We received your unlock request on September 24, 2009. On behalf of the robots, we apologize for locking your non-spam blog. Please be patient while we take a look at your blog and verify that it is not spam.
My friend Joe in Texas quipped on fb:
your blog is probably not a spam blog since tou are anactual person reading this"...but since we arent actual people or at least our bosses arent actual people we cant give you a good idea when this will be resolved. Bear with us while we attempt to reach senior management who are in bankruptcy proceedings. Your call will be answered in the order it was received unless after an hour we decide you are a blam spog.
This call is being monitored for quality assurance.

Thank you for choosing us..we are sorry you didnt have much choice.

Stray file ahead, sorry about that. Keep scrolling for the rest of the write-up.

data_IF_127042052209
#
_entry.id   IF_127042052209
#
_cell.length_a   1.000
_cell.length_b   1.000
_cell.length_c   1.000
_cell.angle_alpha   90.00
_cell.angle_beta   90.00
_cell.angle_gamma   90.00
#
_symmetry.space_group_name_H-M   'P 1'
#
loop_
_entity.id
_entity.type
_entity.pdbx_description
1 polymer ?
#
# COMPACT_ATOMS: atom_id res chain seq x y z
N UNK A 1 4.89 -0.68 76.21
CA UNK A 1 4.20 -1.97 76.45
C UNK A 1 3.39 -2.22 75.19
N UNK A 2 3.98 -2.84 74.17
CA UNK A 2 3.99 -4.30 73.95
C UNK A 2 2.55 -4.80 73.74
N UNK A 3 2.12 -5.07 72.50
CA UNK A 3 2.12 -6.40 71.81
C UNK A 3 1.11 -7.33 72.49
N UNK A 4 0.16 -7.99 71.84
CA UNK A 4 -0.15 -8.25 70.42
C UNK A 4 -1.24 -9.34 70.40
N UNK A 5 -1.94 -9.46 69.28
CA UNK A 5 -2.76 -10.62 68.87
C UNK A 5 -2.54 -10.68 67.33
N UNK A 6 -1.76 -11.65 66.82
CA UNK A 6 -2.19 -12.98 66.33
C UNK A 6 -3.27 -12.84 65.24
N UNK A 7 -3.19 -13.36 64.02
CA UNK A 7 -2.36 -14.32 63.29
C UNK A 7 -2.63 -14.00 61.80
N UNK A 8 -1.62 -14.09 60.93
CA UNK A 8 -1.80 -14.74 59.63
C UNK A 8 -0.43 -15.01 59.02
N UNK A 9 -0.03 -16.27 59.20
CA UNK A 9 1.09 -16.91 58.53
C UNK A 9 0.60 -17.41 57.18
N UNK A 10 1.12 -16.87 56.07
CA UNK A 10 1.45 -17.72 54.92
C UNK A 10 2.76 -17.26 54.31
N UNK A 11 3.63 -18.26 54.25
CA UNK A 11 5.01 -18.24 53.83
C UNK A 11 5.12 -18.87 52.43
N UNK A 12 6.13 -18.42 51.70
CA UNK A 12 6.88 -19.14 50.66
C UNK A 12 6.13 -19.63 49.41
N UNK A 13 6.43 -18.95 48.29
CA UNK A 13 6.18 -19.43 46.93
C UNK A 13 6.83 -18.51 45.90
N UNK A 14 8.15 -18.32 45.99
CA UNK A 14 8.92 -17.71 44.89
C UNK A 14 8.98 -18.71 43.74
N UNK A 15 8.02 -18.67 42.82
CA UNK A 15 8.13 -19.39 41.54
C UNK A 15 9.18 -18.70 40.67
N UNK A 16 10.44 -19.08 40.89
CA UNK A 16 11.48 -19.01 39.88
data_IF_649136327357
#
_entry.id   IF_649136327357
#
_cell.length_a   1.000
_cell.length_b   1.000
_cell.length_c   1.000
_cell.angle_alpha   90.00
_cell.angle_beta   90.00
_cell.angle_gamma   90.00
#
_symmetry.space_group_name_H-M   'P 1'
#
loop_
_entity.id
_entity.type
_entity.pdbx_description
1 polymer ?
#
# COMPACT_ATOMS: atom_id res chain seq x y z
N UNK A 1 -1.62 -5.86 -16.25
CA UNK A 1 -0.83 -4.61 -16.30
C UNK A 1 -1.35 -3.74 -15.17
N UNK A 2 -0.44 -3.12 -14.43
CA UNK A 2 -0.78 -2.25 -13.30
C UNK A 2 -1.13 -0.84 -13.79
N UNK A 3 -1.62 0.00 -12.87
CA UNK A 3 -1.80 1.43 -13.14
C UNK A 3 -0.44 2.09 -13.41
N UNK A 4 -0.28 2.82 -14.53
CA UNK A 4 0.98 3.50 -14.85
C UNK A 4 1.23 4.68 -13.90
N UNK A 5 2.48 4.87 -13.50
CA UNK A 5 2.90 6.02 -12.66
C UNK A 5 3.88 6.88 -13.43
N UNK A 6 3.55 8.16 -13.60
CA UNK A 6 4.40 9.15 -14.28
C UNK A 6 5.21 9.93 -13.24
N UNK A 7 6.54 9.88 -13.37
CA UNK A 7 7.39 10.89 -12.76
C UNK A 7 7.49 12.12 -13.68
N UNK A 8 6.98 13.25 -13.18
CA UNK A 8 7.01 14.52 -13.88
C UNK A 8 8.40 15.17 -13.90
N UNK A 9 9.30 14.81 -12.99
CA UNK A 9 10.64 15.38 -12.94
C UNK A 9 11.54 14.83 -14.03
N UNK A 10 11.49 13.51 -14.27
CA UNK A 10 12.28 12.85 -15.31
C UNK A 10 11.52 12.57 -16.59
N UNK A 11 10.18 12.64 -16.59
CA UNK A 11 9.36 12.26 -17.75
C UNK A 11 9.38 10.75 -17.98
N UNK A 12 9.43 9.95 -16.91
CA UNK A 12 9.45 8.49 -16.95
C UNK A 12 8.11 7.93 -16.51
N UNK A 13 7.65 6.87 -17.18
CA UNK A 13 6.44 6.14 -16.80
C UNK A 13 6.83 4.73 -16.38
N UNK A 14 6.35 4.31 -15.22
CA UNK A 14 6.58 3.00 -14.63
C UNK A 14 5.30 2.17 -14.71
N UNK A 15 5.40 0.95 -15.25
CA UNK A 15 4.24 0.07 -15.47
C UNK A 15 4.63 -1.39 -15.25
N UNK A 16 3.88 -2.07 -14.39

Of course, I do have a choice, and backed everything up to wordpress. I would consider moving there permanently, but it appears to me that Google, however unfairly, gives a higher rank to its own Blogger platform. Besides, I already had to migrate from Yahoo in January 2008 which stopped supporting its platform (which I used because I was familiar w. the email program and started blogging "accidentally" when my friend John Dufresne went on vacation and I had no place to post the links I had saved for his blog.) Since part of page rank depends on longevity, I'm loathe to move again to wordpress.com, although I've backed up the yahoo entries, so maybe it wouldn't be a problem? Friends advised I get my own domain, but honestly, I'm a writer, with no staff, and John has his blog at his own domain wiped out since I started reading him.

Please do not take this semi-rant as a defense of spam. McAffee reports that spam email numbers an estimated worldwide total of 62 trillion messages in 2008--Since the average greenhouse gas (GHG) emission associated with a single message is equivalent to driving three feet, the total is
like driving around the Earth 1.6 million times